L O S A N G E L E S, June 29, 2001 -- A British scientiststudying heart attack patients says he is finding evidence thatsuggests that consciousness may continue after the brain hasstopped functioning and a patient is clinically dead.
The research, presented to scientists last week at theCalifornia Institute of Technology (Caltech), resurrects thedebate over whether there is life after death and whether thereis such a thing as the human soul.
"The studies are very significant in that we have a groupof people with no brain function … who have well-structured,lucid thought processes with reasoning and memory formation ata time when their brains are shown not to function," SamParnia, one of two doctors from Southampton General Hospital inEngland who have been studying so-called near-death experiences(NDEs), told Reuters in an interview.
"We need to do much larger-scale studies, but thepossibility is certainly there" to suggest that consciousness,or the soul, keeps thinking and reasoning even if a person'sheart has stopped, he is not breathing and his brain activityis nil, Parnia said.
Promising Data, Say Researchers
He said he and colleagues conducted an initial yearlongstudy, the results of which appeared in the February issue ofthe journal Resuscitation. The study was so promising thedoctors formed a foundation to fund further research andcontinue collecting data.
During the initial study, Parnia said, 63 heart attackpatients who were deemed clinically dead but were later revivedwere interviewed within a week of their experiences.
Of those, 56 said they had no recollection of the time theywere unconscious and seven reported having memories. Of those,four were labeled NDEs in that they reported lucid memories ofthinking, reasoning, moving about and communicating with othersafter doctors determined their brains were not functioning.
Among other things, the patients reported rememberingfeelings of peace, joy and harmony. For some, time sped up,senses heightened and they lost awareness of their bodies.
The patients also reported seeing a bright light, enteringanother realm and communicating with dead relatives. One, whocalled himself a lapsed Catholic and Pagan, reported a closeencounter with a mystical being.
Near-death experiences have been reported for centuries butin Parnia's study none of the patients were found to havereceived low oxygen levels, which some skeptics believe maycontribute to the phenomenon.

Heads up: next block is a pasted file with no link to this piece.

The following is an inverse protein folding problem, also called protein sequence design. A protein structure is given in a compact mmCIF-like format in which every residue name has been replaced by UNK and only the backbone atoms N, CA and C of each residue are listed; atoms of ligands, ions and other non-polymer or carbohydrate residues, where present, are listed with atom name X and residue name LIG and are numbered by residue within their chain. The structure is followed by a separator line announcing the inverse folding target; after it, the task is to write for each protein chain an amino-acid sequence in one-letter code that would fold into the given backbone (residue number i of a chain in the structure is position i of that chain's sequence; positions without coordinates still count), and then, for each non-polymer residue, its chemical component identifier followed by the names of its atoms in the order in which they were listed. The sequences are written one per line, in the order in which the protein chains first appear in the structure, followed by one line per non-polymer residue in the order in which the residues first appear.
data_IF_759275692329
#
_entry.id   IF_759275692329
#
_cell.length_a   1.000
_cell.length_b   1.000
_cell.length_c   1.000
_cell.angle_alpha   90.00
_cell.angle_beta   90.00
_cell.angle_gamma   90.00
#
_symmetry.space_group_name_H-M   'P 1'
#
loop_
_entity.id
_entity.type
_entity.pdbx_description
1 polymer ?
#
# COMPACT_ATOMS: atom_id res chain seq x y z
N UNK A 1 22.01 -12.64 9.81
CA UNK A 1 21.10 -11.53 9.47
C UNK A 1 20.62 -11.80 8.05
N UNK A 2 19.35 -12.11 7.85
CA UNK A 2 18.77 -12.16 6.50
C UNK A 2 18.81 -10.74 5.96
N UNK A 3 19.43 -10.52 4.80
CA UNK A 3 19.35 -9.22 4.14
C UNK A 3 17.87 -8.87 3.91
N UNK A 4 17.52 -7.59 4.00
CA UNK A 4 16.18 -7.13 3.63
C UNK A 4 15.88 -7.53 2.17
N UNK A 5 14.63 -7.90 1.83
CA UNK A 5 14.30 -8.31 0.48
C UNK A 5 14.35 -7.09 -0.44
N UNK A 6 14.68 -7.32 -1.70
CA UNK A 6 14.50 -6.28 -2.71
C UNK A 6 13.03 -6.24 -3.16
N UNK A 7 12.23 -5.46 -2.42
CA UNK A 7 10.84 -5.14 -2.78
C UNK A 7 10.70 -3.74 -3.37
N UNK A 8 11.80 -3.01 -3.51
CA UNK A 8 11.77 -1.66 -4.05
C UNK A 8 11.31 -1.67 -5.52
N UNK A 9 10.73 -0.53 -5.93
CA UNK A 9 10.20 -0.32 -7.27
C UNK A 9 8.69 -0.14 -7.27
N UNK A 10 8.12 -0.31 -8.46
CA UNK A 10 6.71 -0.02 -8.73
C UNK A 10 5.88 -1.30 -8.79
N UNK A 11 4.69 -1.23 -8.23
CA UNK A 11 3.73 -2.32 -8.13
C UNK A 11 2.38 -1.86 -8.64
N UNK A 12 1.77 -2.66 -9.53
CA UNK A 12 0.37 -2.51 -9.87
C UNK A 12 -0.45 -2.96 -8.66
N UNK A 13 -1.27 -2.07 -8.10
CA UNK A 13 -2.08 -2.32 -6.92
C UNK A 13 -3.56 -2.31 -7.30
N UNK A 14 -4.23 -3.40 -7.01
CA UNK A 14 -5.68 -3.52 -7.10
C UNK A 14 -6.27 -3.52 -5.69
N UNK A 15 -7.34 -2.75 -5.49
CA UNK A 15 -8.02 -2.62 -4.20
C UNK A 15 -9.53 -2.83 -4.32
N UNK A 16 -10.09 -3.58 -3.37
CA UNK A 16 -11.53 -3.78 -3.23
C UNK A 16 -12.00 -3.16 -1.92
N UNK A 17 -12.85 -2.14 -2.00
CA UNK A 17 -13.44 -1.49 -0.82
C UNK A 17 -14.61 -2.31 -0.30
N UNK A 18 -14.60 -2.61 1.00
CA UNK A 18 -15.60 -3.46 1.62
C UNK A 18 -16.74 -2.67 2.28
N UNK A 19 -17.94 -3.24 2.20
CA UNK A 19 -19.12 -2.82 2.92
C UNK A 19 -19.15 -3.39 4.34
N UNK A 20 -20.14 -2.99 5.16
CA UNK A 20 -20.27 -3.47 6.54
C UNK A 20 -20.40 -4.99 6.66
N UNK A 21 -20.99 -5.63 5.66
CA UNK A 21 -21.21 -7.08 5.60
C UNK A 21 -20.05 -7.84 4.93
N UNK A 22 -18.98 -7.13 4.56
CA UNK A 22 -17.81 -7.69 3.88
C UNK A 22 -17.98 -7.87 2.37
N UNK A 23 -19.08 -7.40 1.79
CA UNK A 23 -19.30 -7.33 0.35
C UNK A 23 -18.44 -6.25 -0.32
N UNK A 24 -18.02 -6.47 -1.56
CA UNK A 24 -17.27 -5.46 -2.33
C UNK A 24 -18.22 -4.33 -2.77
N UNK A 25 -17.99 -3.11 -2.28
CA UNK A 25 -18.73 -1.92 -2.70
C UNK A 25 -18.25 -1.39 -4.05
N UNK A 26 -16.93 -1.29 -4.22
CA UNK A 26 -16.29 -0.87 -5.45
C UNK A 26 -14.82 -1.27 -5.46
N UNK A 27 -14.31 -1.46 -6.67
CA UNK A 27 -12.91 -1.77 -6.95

When the brain is deprived of oxygen people become totallyconfused, thrash around and usually have no memories at all,Parnia said. "Here you have a severe insult to the brain butperfect memory."
Skeptics Give Other Explanations
Skeptics have also suggested that patients' memoriesoccurred in the moments they were leaving or returning toconsciousness. But Parnia said when a brain is traumatized by aseizure or car wreck a patient generally does not remembermoments just before or after losing consciousness.
Rather, there is usually a memory lapse of hours or days."Talk to them. They'll tell you something like: 'I justremember seeing the car and the next thing I knew I was in thehospital,"' he said.
"With cardiac arrest, the insult to the brain is so severeit stops the brain completely. Therefore, I would expectprofound memory loss before and after the incident," he added.
Since the initial experiment, Parnia and his colleagueshave found more than 3,500 people with lucid memories thatapparently occurred at times they were thought to be clinicallydead. Many of the patients, he said, were reluctant to sharetheir experiences fearing they would be thought crazy.
Toddler Describes Experience
One patient was 2½ years old when he had a seizure andhis heart stopped. His parents contacted Parnia after the boy"drew a picture of himself as if out of his body looking downat himself. It was drawn like there was a balloon stuck to him.When they asked what the balloon was he said, 'When you die yousee a bright light and you are connected to a cord.' He wasn'teven 3 when had the experience," Parnia said.
"What his parents noticed was that after he had beendischarged from hospital, six months after the incident, hekept drawing the same scene."
The brain function these patients were found to have whileunconscious is commonly believed to be incapable of sustaininglucid thought processes or allowing lasting memories to form,Parnia said — pointing to the fact that nobody fully graspshow the brain generates thoughts.
The brain itself is made up of cells, like all the body'sorgans, and is not really capable of producing the subjectivephenomenon of thought that people have, he said.
He speculated that human consciousness may workindependently of the brain, using the gray matter as amechanism to manifest the thoughts, just as a television settranslates waves in the air into picture and sound.
"When you damage the brain or lose some of the aspects ofmind or personality, that doesn't necessarily mean the mind isbeing produced by the brain. All it shows is that the apparatusis damaged," Parnia said, adding that further research mightreveal the existence of a soul.
"When these people are having experiences they say, 'I hadthis intense pain in my chest and suddenly I was drifting inthe corner of my room and I was so happy, so comfortable. Ilooked down and realized I was seeing my body and doctors allaround me trying to save me and I didn't want to go back.
"The point is they are describing seeing this thing in theroom, which is their body. Nobody ever says, 'I had this painand the next thing I knew my soul left me."'